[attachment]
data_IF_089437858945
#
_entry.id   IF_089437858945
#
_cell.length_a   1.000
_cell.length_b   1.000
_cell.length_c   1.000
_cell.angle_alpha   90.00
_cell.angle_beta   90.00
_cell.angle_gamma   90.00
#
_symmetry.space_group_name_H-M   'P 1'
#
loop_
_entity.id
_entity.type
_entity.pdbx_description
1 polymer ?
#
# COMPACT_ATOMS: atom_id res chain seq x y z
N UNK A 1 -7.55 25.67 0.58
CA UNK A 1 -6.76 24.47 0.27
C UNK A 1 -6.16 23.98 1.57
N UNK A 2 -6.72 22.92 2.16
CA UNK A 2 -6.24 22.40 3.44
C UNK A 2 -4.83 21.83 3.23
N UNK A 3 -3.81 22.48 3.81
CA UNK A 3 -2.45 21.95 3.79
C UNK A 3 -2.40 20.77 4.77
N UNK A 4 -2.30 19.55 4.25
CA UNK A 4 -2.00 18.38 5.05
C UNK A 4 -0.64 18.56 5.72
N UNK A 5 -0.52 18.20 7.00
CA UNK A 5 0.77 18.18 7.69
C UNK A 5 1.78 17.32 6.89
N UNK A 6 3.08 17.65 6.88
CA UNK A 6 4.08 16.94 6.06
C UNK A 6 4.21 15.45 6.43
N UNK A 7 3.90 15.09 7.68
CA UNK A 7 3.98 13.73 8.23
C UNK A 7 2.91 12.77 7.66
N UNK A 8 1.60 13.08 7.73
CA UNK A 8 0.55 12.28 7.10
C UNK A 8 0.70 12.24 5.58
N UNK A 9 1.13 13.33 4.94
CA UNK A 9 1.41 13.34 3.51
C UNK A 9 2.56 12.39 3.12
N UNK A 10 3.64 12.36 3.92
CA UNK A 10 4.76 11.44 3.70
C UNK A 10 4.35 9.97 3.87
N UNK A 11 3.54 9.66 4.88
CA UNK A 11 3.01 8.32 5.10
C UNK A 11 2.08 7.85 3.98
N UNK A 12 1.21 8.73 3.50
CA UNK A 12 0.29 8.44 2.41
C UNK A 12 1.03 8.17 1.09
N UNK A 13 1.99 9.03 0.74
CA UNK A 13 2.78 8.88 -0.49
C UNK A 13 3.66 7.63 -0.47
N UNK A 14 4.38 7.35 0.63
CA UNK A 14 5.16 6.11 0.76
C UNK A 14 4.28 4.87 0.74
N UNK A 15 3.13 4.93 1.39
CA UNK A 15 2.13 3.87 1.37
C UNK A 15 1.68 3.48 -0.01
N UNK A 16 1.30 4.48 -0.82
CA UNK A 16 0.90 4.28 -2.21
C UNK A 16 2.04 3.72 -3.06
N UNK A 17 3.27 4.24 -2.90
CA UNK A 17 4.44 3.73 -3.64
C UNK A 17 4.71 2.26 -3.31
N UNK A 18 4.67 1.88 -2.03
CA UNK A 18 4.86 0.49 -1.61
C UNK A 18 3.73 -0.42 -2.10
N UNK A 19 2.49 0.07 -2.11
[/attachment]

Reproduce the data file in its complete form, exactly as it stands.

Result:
data_IF_089437858945
#
_entry.id   IF_089437858945
#
_cell.length_a   1.000
_cell.length_b   1.000
_cell.length_c   1.000
_cell.angle_alpha   90.00
_cell.angle_beta   90.00
_cell.angle_gamma   90.00
#
_symmetry.space_group_name_H-M   'P 1'
#
loop_
_entity.id
_entity.type
_entity.pdbx_description
1 polymer ?
#
# COMPACT_ATOMS: atom_id res chain seq x y z
N UNK A 1 -7.55 25.67 0.58
CA UNK A 1 -6.76 24.47 0.27
C UNK A 1 -6.16 23.98 1.57
N UNK A 2 -6.72 22.92 2.16
CA UNK A 2 -6.24 22.40 3.44
C UNK A 2 -4.83 21.83 3.23
N UNK A 3 -3.81 22.48 3.81
CA UNK A 3 -2.45 21.95 3.79
C UNK A 3 -2.40 20.77 4.77
N UNK A 4 -2.30 19.55 4.25
CA UNK A 4 -2.00 18.38 5.05
C UNK A 4 -0.64 18.56 5.72
N UNK A 5 -0.52 18.20 7.00
CA UNK A 5 0.77 18.18 7.69
C UNK A 5 1.78 17.32 6.89
N UNK A 6 3.08 17.65 6.88
CA UNK A 6 4.08 16.94 6.06
C UNK A 6 4.21 15.45 6.43
N UNK A 7 3.90 15.09 7.68
CA UNK A 7 3.98 13.73 8.23
C UNK A 7 2.91 12.77 7.66
N UNK A 8 1.60 13.08 7.73
CA UNK A 8 0.55 12.28 7.10
C UNK A 8 0.70 12.24 5.58
N UNK A 9 1.13 13.33 4.94
CA UNK A 9 1.41 13.34 3.51
C UNK A 9 2.56 12.39 3.12
N UNK A 10 3.64 12.36 3.92
CA UNK A 10 4.76 11.44 3.70
C UNK A 10 4.35 9.97 3.87
N UNK A 11 3.54 9.66 4.88
CA UNK A 11 3.01 8.32 5.10
C UNK A 11 2.08 7.85 3.98
N UNK A 12 1.21 8.73 3.50
CA UNK A 12 0.29 8.44 2.41
C UNK A 12 1.03 8.17 1.09
N UNK A 13 1.99 9.03 0.74
CA UNK A 13 2.78 8.88 -0.49
C UNK A 13 3.66 7.63 -0.47
N UNK A 14 4.38 7.35 0.63
CA UNK A 14 5.16 6.11 0.76
C UNK A 14 4.28 4.87 0.74
N UNK A 15 3.13 4.93 1.39
CA UNK A 15 2.13 3.87 1.37
C UNK A 15 1.68 3.48 -0.01
N UNK A 16 1.30 4.48 -0.82
CA UNK A 16 0.90 4.28 -2.21
C UNK A 16 2.04 3.72 -3.06
N UNK A 17 3.27 4.24 -2.90
CA UNK A 17 4.44 3.73 -3.64
C UNK A 17 4.71 2.26 -3.31
N UNK A 18 4.67 1.88 -2.03
CA UNK A 18 4.86 0.49 -1.61
C UNK A 18 3.73 -0.42 -2.10
N UNK A 19 2.49 0.07 -2.11